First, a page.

MLB instituted new ball security measures in response to DeflateGate
The NFL’s swift reaction in doling out punishment to the New England Patriots and Tom Brady upon the release of Ted Wells’ report into the DeflateGate scandal obviously is the biggest sports-related talker of the week.
Major League Baseball, in reaction to DeflateGate and perhaps to rub the NFL’s nose in the fallout of the scandal, has instituted new security policies related to preserving the integrity of game balls.
An Associated Press report details how starting this season, MLB representatives now will oversee the entire process related to how baseballs are brought to the field before games, beginning when a clubhouse assistant delivers them to the field from the umpires’ clubhouse before the game.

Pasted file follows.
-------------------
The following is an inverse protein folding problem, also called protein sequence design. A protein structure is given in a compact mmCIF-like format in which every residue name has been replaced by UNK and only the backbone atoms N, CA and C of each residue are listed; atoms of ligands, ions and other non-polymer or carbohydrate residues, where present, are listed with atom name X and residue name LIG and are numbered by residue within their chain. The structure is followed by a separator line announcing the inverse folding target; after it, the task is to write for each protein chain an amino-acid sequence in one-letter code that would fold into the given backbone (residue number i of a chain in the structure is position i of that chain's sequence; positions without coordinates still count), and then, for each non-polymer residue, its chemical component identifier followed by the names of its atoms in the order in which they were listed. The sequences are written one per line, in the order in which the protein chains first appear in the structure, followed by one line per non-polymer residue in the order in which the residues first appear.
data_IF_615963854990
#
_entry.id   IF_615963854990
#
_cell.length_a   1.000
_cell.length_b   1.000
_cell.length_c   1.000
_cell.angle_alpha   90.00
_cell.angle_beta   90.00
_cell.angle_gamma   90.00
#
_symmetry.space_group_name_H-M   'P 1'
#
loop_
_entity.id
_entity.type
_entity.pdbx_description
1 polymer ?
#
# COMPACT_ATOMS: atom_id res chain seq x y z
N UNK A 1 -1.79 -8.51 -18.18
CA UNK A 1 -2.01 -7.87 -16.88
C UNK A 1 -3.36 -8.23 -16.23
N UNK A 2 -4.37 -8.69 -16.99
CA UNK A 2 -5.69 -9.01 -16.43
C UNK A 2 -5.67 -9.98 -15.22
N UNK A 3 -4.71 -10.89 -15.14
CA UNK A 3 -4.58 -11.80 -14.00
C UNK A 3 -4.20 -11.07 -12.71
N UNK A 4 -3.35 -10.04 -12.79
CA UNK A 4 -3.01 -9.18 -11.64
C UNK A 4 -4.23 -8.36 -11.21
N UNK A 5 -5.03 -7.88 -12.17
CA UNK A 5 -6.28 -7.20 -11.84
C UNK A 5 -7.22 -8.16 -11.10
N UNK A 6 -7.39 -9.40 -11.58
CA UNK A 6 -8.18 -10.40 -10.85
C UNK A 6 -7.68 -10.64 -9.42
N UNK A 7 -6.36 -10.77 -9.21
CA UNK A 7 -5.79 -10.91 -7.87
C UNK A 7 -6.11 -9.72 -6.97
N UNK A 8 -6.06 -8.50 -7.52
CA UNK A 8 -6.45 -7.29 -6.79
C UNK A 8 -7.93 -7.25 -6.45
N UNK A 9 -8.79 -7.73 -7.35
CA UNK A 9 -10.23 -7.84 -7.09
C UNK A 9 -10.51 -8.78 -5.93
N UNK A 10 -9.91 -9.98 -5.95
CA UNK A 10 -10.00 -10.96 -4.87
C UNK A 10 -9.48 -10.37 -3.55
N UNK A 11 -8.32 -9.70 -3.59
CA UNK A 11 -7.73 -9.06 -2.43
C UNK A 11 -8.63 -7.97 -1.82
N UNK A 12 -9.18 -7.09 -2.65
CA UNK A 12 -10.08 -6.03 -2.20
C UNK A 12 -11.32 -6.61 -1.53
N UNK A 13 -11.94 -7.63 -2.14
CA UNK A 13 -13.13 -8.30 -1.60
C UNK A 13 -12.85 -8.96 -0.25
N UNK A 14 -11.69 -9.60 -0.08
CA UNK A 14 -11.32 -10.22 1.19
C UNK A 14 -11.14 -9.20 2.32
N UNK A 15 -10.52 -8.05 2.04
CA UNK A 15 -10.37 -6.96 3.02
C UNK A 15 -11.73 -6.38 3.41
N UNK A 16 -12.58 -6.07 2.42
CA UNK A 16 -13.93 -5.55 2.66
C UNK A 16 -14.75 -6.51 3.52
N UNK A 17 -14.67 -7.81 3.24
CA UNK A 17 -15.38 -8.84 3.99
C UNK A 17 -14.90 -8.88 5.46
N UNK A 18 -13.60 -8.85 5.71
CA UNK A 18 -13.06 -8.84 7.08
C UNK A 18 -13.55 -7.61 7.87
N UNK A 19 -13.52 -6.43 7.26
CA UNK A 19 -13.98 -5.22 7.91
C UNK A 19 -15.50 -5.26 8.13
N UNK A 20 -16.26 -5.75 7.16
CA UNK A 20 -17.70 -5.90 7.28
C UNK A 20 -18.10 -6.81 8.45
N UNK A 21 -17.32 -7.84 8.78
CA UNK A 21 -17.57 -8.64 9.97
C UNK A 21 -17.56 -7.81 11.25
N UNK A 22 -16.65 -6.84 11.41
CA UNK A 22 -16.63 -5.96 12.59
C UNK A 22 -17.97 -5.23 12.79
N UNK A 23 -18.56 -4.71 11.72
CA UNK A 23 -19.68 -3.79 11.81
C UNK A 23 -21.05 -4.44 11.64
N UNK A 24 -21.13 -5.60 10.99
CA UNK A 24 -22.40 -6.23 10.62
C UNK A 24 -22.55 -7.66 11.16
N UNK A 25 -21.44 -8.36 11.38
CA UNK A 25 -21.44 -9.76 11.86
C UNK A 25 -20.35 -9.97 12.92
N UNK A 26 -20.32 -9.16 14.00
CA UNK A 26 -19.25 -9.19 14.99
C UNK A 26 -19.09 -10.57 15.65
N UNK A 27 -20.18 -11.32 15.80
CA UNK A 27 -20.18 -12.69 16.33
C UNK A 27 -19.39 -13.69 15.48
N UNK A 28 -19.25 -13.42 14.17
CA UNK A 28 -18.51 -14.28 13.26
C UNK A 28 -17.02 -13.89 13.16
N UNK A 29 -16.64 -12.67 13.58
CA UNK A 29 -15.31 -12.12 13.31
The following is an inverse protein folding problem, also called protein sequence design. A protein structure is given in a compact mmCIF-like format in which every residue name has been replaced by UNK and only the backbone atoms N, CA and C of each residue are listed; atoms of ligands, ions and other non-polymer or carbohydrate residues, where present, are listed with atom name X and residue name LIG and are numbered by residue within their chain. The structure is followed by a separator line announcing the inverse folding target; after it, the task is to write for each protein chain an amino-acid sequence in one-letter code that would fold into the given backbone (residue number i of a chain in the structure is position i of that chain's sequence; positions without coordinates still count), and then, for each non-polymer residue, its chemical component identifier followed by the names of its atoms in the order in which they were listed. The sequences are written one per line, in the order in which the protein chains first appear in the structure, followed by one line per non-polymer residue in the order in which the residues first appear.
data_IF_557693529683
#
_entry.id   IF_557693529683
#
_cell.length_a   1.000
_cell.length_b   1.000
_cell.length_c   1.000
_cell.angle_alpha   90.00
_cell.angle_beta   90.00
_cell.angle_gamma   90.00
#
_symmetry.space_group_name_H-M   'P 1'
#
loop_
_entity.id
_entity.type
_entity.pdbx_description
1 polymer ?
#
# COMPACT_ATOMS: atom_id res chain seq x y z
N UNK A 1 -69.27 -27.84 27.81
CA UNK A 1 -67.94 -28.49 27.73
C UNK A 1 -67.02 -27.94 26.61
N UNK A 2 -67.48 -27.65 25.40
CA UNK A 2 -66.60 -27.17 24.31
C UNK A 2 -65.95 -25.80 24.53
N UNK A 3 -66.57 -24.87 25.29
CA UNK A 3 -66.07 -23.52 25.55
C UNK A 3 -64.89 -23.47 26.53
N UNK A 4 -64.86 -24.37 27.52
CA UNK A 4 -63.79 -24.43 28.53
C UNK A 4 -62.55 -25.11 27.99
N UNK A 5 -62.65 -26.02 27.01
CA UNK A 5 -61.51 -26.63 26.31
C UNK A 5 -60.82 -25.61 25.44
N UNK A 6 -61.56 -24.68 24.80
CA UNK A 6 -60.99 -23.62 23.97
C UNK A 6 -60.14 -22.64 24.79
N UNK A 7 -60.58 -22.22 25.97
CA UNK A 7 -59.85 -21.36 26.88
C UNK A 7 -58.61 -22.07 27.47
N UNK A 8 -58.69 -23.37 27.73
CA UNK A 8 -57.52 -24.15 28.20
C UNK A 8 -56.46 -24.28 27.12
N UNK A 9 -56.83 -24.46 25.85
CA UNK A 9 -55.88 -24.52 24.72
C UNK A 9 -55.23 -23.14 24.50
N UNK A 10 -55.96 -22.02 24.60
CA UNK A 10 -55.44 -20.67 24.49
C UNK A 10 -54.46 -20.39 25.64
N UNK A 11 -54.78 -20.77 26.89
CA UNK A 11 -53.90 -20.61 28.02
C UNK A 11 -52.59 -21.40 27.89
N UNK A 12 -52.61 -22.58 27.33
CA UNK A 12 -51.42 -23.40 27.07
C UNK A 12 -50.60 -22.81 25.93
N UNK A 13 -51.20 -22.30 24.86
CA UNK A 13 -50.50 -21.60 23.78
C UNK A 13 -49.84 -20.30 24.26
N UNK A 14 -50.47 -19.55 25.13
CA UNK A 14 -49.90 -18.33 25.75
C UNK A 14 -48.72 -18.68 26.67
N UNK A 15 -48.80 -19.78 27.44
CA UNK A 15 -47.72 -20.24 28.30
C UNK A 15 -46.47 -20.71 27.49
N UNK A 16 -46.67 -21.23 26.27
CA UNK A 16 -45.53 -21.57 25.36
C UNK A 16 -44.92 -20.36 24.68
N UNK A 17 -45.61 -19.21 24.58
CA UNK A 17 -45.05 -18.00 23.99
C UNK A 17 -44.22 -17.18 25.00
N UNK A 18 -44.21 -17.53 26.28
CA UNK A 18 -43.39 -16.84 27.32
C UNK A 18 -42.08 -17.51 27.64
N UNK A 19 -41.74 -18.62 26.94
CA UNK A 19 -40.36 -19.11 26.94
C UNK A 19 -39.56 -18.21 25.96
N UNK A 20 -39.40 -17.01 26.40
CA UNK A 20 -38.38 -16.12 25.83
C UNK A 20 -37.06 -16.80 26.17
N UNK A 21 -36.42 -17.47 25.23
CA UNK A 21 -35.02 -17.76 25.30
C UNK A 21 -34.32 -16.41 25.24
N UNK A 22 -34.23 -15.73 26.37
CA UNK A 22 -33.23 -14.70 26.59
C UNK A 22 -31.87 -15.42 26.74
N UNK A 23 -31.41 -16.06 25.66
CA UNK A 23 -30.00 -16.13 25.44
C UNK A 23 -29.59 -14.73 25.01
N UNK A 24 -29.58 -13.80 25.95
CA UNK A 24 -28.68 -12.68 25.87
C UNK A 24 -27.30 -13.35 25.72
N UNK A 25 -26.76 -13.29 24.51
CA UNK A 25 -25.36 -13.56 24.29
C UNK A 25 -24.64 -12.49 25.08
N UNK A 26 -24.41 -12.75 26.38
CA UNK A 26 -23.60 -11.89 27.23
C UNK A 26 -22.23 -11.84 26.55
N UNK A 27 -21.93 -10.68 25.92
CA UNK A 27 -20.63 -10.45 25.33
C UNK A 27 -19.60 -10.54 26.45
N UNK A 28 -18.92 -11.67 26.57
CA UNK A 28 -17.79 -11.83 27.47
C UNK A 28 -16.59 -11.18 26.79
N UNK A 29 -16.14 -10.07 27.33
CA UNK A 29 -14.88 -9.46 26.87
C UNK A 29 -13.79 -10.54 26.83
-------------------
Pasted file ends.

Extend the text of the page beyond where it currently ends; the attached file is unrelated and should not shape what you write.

Further, if and when additional balls are needed during a game, ball boys or girls previously were solely responsible for transporting the them from the umpires’ room to the field. Now an MLB security staffer retrieves from the umps’ room any additional balls needed.
According to the report, the league additionally sent out memos to all 30 teams before opening day in which a nine-step procedure is detailed, primarily related to guidelines regarding chain of command. Home teams reportedly store game balls during the season before umpires’ clubhouse attendants rub up about eight dozen prior to games.
Given the relatively short amount of time baseballs are used in a given game — not to mention how difficult it is for a ball to be doctored without notice — some may argue this is a case of overkill on the part of the MLB. Los Angeles Angels pitcher C.J. Wilson concurs.
“Obviously, there’s not as much that you can do to baseballs,” he said . “I mean, you can’t change the density of the baseball at any point — unless you dunk them in water. Then they’re going to be 9 ounces, and everyone’s going to blow their arms out.”
While Major League Baseball arguably deserves credit for getting out ahead of a potential controversy, it seems to be much ado about nothing more than anything else.
[H/T Hardball Talk, image credit: MLB.com]